In our biker community, a rider’s scuffed knee pucks and worn tires on a track day give a sense of accomplishment to all fellow riders. In most videos or photos of sport riding, we see motorcycle racers dragging their knees with their knee pucks having a solid contact with the pavement. Such track day event photographs are a measure of sport riding accomplishments and a gem of a treat to our eyes. To fellow non-riders or those who haven’t achieved this level of riding experience, knee dragging seems to be more of a stunt trick or to say a heroic act. To some, touching of the knee on the pavement at such high speeds gives an impression of a shattered leg bone or knee, ripped flesh and torn ligaments.
Now, the fact and truth are that knee dragging which gives a rider an amazing feeling of thrill and confidence, tells a lot about their riding skills and personal limits. Knee dragging is not just an act, it’s more of a powerful tool to measure one’s pushing limits and limitations of their motorbike. Knee dragging results in having a bike reach its maximum lean angle to take the corner faster. This causes hanging off the bike and your knees touching the ground.
Here are some of the fundamentals and reasons to know why knee dragging or hanging off the bike is an important motorcycle riding skill.
Lean Angle Gauge: Touching your knees on the pavement gives a measure of your exact lean angle. Lean angle is that angle which you achieve on turning your bike on the turn and is a sort of lean angle protractor. Once your body position remains consistent from corner to corner, you get to know your bike’s maximum lean angle. In the uphill terrains and trickier section where you often underestimate your lean angle, this skill proves to be very useful. Knee dragging improves by working on your cornering skills which save you from going down. With no proper cornering speed and consistency, you may exceed your speeding limits at corners more than on the straights.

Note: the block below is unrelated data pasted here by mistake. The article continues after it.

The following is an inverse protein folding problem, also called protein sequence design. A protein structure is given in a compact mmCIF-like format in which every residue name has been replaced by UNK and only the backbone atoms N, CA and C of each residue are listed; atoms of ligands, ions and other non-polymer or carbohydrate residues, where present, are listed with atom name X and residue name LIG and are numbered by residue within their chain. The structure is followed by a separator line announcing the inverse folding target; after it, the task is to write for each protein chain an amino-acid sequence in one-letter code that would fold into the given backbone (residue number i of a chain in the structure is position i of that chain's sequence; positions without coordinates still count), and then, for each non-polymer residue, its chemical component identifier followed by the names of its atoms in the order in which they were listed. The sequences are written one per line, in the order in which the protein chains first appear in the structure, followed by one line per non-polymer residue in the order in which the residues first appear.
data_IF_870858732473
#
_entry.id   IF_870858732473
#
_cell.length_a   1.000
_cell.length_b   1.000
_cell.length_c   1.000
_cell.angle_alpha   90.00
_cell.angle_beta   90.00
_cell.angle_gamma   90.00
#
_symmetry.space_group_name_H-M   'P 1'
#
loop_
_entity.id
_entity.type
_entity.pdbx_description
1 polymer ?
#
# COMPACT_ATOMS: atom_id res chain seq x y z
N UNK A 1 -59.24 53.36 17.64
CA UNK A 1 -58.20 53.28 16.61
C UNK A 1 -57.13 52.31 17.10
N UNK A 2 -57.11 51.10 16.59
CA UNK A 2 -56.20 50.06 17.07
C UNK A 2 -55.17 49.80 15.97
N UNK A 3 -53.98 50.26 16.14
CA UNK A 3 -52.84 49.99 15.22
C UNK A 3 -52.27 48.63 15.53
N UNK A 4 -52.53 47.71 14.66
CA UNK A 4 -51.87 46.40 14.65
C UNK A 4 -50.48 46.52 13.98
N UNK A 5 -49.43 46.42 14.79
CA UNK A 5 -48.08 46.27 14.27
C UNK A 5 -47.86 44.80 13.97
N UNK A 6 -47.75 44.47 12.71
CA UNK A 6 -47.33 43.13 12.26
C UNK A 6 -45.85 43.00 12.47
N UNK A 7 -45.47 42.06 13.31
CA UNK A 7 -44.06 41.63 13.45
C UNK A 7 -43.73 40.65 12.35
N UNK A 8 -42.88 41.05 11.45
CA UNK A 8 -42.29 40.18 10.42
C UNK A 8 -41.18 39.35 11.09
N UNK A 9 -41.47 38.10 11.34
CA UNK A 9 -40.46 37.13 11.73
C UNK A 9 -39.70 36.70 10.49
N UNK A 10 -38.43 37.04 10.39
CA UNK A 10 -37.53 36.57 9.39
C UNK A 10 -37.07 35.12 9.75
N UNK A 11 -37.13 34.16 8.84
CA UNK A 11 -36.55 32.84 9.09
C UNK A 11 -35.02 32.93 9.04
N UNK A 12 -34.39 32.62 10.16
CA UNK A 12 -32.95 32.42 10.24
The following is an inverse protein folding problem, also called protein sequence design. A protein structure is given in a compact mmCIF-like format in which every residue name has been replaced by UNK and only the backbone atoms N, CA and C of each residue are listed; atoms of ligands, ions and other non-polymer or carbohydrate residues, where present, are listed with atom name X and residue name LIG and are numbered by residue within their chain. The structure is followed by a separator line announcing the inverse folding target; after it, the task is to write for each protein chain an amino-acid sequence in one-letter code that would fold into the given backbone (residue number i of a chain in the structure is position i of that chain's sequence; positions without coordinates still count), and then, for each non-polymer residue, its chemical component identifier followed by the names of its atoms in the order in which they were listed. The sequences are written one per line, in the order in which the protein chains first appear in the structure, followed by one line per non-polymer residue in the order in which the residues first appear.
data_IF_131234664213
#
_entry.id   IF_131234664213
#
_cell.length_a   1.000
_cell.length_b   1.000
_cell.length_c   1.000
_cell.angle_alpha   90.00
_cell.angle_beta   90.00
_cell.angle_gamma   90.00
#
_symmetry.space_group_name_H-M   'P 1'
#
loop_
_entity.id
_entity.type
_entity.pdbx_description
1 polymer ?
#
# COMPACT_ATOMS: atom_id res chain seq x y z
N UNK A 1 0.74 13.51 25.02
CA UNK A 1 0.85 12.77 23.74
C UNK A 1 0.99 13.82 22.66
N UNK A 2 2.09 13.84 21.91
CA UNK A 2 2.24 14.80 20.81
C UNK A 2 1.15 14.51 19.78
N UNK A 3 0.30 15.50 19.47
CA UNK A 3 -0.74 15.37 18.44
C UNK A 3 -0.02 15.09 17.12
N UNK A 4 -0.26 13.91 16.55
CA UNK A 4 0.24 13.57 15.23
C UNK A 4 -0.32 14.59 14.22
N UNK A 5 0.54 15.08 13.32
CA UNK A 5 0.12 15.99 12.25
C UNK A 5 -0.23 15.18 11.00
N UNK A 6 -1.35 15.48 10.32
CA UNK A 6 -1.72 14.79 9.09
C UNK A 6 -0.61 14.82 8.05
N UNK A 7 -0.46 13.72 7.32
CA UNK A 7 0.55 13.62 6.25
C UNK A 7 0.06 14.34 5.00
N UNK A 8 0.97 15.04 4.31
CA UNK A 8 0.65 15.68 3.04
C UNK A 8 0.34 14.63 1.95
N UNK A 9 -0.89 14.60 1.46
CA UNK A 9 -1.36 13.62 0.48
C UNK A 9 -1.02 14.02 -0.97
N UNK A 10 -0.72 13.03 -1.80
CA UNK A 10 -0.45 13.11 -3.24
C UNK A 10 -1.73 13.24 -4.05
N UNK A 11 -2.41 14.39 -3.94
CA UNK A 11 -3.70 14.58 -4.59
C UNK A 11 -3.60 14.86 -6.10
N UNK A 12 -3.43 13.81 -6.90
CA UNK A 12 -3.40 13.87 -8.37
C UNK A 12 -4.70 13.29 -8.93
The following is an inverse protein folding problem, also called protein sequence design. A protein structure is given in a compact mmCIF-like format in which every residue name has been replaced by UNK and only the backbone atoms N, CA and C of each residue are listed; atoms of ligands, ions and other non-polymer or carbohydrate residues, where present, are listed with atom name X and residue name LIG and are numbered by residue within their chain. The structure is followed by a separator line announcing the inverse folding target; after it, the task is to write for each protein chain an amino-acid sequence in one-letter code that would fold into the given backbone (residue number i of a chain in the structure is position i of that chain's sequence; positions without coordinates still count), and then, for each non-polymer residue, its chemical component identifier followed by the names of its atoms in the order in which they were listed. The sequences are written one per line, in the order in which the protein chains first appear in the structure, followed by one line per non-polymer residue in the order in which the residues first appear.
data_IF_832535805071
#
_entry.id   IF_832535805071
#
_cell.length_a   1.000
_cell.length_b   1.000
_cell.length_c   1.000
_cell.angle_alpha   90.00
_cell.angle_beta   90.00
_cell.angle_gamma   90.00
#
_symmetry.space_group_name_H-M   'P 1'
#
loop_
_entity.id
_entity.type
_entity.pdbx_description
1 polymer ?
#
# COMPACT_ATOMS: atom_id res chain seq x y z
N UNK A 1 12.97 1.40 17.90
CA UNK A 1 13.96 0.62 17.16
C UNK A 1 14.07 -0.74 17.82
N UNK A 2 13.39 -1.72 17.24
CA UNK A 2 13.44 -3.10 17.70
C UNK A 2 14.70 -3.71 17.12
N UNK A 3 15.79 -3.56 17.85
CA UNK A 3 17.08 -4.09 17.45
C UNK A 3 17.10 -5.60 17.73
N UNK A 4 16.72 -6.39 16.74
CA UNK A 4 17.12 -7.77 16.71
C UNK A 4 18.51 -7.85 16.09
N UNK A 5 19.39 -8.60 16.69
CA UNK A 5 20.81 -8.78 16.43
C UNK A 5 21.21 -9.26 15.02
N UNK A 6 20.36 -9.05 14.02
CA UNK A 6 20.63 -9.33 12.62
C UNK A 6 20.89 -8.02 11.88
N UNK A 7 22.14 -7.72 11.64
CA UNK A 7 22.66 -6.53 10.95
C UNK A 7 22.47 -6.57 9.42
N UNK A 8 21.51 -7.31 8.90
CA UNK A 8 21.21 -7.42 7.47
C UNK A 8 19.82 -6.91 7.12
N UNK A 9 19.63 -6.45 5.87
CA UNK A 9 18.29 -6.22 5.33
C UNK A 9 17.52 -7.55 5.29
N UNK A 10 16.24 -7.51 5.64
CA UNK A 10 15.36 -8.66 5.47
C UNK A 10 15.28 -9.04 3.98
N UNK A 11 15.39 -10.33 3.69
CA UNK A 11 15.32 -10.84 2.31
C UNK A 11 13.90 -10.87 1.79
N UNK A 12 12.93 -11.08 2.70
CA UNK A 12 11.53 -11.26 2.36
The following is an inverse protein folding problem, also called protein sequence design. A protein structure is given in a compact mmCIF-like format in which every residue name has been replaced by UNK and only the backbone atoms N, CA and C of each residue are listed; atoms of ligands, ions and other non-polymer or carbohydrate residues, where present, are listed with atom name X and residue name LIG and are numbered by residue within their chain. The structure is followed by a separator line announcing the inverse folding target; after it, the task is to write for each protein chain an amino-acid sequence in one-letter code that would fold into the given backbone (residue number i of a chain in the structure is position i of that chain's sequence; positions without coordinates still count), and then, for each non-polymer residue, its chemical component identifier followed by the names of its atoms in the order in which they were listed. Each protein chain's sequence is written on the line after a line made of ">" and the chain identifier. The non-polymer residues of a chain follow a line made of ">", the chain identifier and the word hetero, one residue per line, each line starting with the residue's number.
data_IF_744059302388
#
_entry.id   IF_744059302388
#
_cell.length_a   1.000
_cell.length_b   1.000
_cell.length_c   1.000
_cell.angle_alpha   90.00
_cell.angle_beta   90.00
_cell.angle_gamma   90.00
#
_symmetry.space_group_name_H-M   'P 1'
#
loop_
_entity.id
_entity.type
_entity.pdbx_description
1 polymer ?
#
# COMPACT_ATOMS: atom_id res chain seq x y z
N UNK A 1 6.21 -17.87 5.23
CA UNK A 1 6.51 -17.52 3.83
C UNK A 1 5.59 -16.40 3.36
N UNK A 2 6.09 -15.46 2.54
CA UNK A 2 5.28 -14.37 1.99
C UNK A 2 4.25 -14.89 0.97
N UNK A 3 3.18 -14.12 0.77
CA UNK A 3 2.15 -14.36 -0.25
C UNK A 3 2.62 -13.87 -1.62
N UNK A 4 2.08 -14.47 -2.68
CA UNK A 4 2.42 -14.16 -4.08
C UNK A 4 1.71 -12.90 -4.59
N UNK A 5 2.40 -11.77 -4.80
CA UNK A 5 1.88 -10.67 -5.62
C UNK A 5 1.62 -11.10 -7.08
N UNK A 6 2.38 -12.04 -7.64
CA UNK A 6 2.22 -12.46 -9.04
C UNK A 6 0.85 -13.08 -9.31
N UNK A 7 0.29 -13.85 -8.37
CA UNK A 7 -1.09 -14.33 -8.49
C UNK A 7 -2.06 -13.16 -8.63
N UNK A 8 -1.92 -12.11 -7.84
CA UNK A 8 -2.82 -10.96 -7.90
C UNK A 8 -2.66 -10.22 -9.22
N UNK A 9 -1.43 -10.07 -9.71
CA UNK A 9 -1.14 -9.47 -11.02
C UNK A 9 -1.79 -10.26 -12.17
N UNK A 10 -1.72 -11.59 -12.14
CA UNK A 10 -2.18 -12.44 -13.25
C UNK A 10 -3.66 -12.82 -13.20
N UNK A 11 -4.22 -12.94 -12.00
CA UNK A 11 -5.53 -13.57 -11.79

Lower Center of gravity: When you hang off the bike or drag your knees on the turn, the combined center of gravity of you and the motorbike lowers due to moving of the weight inside of the turn. The idea here is to lower the center of gravity to as much as possible and moving it to the inside of the corner. This allows you to have a stand the bike much quicker and have more grip and safety with pushing the limits of your motorcycle and tires.
Braking point: To get your bike leaned more moderately and to increase your corner speed, apply the brakes closer to the corner each time you try. As the rider is leaning over more with a steady posture and consistency, the body must slide to the lower edge of the seat to bring knees out. This requires a lot of practice and have patience if your knees do not touch the ground.
Saves a crash: We have seen many motorcycles losing tractions and sliding into almost a crash but the rider somehow saves the crash by riding with his knees dragging on the track. This will not always work but surely increases the chances of saving yourself from a crash.
Gives extra stopping power: An extra wind resistance is created when you approach a corner and bring the knees out. This helps in reducing the force required to turn the motorcycle and slows you down a bit faster. This effect marks a noticeable difference at high bike speed.
Dragging your knees while riding a motorcycle seems a cool skill but it also helps the rider with speed and safety. Hanging off the bike or knee down requires a lot of practice and patience. Be sure to have the right motorcycle with good tires, reasonable ground clearance and suspension. Have strong knee pucks and riding gears to have maximum protection and comfort. Keep practising in closed courses with stable body posture and motorcycle cornering skills.